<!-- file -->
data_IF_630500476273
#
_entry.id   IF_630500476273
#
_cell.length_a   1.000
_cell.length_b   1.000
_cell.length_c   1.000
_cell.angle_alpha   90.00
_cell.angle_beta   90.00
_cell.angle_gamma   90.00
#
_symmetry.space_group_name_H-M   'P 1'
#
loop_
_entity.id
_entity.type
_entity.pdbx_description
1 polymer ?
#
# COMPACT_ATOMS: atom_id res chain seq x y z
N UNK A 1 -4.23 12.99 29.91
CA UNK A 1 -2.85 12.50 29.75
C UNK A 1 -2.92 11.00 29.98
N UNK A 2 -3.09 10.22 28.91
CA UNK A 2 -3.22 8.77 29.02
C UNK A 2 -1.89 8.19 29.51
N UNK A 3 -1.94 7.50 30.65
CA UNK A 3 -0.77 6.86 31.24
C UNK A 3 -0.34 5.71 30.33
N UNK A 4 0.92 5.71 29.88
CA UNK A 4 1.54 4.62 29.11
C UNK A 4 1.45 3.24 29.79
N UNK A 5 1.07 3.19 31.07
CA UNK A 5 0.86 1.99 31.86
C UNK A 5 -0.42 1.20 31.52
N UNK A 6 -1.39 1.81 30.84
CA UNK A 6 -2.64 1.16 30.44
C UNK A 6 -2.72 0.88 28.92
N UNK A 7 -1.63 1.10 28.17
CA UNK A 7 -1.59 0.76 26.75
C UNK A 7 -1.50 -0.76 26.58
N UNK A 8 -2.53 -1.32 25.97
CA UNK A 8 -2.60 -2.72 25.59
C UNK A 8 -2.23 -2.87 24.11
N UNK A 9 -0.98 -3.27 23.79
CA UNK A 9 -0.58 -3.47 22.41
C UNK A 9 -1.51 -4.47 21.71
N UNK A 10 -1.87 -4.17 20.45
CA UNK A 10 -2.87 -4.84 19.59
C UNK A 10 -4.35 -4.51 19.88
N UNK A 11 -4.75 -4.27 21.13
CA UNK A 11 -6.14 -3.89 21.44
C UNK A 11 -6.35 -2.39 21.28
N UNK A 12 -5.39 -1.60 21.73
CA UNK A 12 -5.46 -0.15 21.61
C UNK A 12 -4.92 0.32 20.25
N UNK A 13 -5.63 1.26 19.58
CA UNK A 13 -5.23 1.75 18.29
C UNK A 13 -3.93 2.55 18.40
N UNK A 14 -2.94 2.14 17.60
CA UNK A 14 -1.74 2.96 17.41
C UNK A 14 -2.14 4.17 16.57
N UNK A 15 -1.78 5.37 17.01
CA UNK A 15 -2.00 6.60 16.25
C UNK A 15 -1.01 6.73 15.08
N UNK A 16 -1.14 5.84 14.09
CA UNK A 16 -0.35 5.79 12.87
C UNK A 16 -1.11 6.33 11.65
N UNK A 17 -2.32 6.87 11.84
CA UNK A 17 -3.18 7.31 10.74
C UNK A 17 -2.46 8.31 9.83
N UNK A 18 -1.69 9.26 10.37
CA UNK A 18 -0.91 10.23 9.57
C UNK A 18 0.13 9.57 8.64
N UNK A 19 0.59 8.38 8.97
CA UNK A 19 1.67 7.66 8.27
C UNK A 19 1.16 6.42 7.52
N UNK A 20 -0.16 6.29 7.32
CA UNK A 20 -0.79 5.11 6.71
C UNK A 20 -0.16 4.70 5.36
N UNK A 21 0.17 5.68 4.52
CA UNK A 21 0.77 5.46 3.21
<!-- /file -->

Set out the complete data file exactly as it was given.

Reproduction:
data_IF_630500476273
#
_entry.id   IF_630500476273
#
_cell.length_a   1.000
_cell.length_b   1.000
_cell.length_c   1.000
_cell.angle_alpha   90.00
_cell.angle_beta   90.00
_cell.angle_gamma   90.00
#
_symmetry.space_group_name_H-M   'P 1'
#
loop_
_entity.id
_entity.type
_entity.pdbx_description
1 polymer ?
#
# COMPACT_ATOMS: atom_id res chain seq x y z
N UNK A 1 -4.23 12.99 29.91
CA UNK A 1 -2.85 12.50 29.75
C UNK A 1 -2.92 11.00 29.98
N UNK A 2 -3.09 10.22 28.91
CA UNK A 2 -3.22 8.77 29.02
C UNK A 2 -1.89 8.19 29.51
N UNK A 3 -1.94 7.50 30.65
CA UNK A 3 -0.77 6.86 31.24
C UNK A 3 -0.34 5.71 30.33
N UNK A 4 0.92 5.71 29.88
CA UNK A 4 1.54 4.62 29.11
C UNK A 4 1.45 3.24 29.79
N UNK A 5 1.07 3.19 31.07
CA UNK A 5 0.86 1.99 31.86
C UNK A 5 -0.42 1.20 31.52
N UNK A 6 -1.39 1.81 30.84
CA UNK A 6 -2.64 1.16 30.44
C UNK A 6 -2.72 0.88 28.92
N UNK A 7 -1.63 1.10 28.17
CA UNK A 7 -1.59 0.76 26.75
C UNK A 7 -1.50 -0.76 26.58
N UNK A 8 -2.53 -1.32 25.97
CA UNK A 8 -2.60 -2.72 25.59
C UNK A 8 -2.23 -2.87 24.11
N UNK A 9 -0.98 -3.27 23.79
CA UNK A 9 -0.58 -3.47 22.41
C UNK A 9 -1.51 -4.47 21.71
N UNK A 10 -1.87 -4.17 20.45
CA UNK A 10 -2.87 -4.84 19.59
C UNK A 10 -4.35 -4.51 19.88
N UNK A 11 -4.75 -4.27 21.13
CA UNK A 11 -6.14 -3.89 21.44
C UNK A 11 -6.35 -2.39 21.28
N UNK A 12 -5.39 -1.60 21.73
CA UNK A 12 -5.46 -0.15 21.61
C UNK A 12 -4.92 0.32 20.25
N UNK A 13 -5.63 1.26 19.58
CA UNK A 13 -5.23 1.75 18.29
C UNK A 13 -3.93 2.55 18.40
N UNK A 14 -2.94 2.14 17.60
CA UNK A 14 -1.74 2.96 17.41
C UNK A 14 -2.14 4.17 16.57
N UNK A 15 -1.78 5.37 17.01
CA UNK A 15 -2.00 6.60 16.25
C UNK A 15 -1.01 6.73 15.08
N UNK A 16 -1.14 5.84 14.09
CA UNK A 16 -0.35 5.79 12.87
C UNK A 16 -1.11 6.33 11.65
N UNK A 17 -2.32 6.87 11.84
CA UNK A 17 -3.18 7.31 10.74
C UNK A 17 -2.46 8.31 9.83
N UNK A 18 -1.69 9.26 10.37
CA UNK A 18 -0.91 10.23 9.57
C UNK A 18 0.13 9.57 8.64
N UNK A 19 0.59 8.38 8.97
CA UNK A 19 1.67 7.66 8.27
C UNK A 19 1.16 6.42 7.52
N UNK A 20 -0.16 6.29 7.32
CA UNK A 20 -0.79 5.11 6.71
C UNK A 20 -0.16 4.70 5.36
N UNK A 21 0.17 5.68 4.52
CA UNK A 21 0.77 5.46 3.21